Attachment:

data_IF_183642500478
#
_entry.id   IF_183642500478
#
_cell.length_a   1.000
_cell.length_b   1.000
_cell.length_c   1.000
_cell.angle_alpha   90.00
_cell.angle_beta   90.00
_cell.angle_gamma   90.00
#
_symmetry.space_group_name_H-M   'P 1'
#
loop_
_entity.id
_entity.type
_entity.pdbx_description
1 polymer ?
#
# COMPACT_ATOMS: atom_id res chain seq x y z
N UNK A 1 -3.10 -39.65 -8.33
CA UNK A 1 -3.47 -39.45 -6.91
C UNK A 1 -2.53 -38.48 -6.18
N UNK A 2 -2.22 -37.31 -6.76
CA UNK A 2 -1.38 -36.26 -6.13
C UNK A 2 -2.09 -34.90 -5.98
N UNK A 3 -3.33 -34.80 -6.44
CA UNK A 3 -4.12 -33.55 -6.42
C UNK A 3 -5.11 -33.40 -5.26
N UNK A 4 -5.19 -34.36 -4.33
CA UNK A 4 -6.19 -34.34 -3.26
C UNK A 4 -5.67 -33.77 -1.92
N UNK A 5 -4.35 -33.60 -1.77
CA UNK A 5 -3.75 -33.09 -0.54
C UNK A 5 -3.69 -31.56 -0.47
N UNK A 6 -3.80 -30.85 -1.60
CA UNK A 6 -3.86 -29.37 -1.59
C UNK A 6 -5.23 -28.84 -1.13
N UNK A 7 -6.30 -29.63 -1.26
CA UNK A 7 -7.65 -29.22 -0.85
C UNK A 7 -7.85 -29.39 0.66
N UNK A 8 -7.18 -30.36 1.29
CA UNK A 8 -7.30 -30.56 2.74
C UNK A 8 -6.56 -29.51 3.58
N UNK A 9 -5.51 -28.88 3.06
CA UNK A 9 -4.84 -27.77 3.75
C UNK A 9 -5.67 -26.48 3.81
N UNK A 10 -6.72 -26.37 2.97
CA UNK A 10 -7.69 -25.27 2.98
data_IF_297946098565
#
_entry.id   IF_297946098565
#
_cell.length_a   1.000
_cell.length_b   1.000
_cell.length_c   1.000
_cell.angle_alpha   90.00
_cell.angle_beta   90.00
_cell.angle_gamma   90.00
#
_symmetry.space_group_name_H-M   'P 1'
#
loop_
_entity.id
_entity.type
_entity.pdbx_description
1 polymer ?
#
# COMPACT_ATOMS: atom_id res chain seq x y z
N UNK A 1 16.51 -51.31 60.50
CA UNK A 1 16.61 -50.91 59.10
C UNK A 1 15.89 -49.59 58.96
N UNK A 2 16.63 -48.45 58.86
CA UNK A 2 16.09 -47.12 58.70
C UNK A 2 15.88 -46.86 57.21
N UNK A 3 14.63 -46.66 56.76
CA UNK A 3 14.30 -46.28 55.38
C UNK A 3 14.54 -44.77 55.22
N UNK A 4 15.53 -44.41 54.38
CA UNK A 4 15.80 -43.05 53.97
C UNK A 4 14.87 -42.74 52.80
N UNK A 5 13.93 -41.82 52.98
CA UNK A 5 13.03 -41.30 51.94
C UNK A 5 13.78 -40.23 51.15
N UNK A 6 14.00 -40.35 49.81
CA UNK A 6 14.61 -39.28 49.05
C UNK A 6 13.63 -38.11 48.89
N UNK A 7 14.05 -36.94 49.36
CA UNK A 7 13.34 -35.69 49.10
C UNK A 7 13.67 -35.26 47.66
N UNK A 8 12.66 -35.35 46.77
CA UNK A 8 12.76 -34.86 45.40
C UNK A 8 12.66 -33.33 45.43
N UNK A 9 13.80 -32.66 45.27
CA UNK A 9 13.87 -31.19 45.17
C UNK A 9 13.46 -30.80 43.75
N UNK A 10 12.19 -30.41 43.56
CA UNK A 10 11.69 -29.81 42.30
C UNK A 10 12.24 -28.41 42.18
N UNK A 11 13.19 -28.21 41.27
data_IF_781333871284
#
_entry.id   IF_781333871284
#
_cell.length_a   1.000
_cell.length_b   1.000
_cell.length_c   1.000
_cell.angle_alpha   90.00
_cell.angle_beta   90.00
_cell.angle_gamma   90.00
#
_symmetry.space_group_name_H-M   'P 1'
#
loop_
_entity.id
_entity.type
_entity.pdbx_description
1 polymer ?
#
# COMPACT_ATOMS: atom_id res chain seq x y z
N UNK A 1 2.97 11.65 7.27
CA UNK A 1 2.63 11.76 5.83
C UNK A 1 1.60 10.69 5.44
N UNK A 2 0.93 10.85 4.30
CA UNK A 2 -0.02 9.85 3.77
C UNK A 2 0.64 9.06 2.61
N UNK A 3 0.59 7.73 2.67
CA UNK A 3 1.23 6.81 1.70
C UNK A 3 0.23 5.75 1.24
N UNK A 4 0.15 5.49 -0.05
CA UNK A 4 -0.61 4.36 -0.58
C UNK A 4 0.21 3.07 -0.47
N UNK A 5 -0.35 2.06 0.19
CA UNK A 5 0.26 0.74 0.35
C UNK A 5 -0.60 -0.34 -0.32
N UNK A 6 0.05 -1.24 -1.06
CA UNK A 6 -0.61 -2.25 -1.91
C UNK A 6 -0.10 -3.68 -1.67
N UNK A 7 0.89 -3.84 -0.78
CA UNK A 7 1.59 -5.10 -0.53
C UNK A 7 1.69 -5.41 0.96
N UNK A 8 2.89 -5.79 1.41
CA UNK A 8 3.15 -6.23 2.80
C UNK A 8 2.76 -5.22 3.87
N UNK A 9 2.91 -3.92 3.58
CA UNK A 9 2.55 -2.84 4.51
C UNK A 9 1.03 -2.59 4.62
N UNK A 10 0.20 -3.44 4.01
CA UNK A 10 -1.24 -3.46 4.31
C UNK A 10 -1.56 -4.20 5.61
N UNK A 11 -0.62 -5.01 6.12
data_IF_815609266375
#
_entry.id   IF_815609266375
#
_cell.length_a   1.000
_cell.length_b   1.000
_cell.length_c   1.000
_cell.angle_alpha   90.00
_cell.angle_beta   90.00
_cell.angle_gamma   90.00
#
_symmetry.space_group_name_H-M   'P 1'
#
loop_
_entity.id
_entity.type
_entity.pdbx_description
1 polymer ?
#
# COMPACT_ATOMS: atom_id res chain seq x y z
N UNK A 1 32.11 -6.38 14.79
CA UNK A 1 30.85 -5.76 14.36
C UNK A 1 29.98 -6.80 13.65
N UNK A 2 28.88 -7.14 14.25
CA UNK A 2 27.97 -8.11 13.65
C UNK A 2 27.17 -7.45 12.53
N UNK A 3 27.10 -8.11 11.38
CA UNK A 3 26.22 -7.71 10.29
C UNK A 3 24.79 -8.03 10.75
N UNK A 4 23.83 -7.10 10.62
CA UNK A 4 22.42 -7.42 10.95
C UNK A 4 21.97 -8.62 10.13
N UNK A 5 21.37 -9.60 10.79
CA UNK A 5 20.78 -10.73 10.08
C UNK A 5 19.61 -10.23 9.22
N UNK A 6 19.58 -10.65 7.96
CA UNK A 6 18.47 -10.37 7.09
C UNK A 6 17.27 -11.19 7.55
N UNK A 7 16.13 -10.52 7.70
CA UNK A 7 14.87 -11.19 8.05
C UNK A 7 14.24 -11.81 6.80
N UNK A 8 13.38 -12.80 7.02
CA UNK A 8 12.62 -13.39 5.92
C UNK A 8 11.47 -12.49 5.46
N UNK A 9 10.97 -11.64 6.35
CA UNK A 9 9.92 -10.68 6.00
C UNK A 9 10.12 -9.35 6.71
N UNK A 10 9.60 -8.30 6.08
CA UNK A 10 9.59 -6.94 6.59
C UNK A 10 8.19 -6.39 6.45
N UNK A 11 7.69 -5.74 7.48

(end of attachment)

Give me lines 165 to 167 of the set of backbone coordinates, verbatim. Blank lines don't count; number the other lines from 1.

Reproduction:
loop_
_entity.id
_entity.type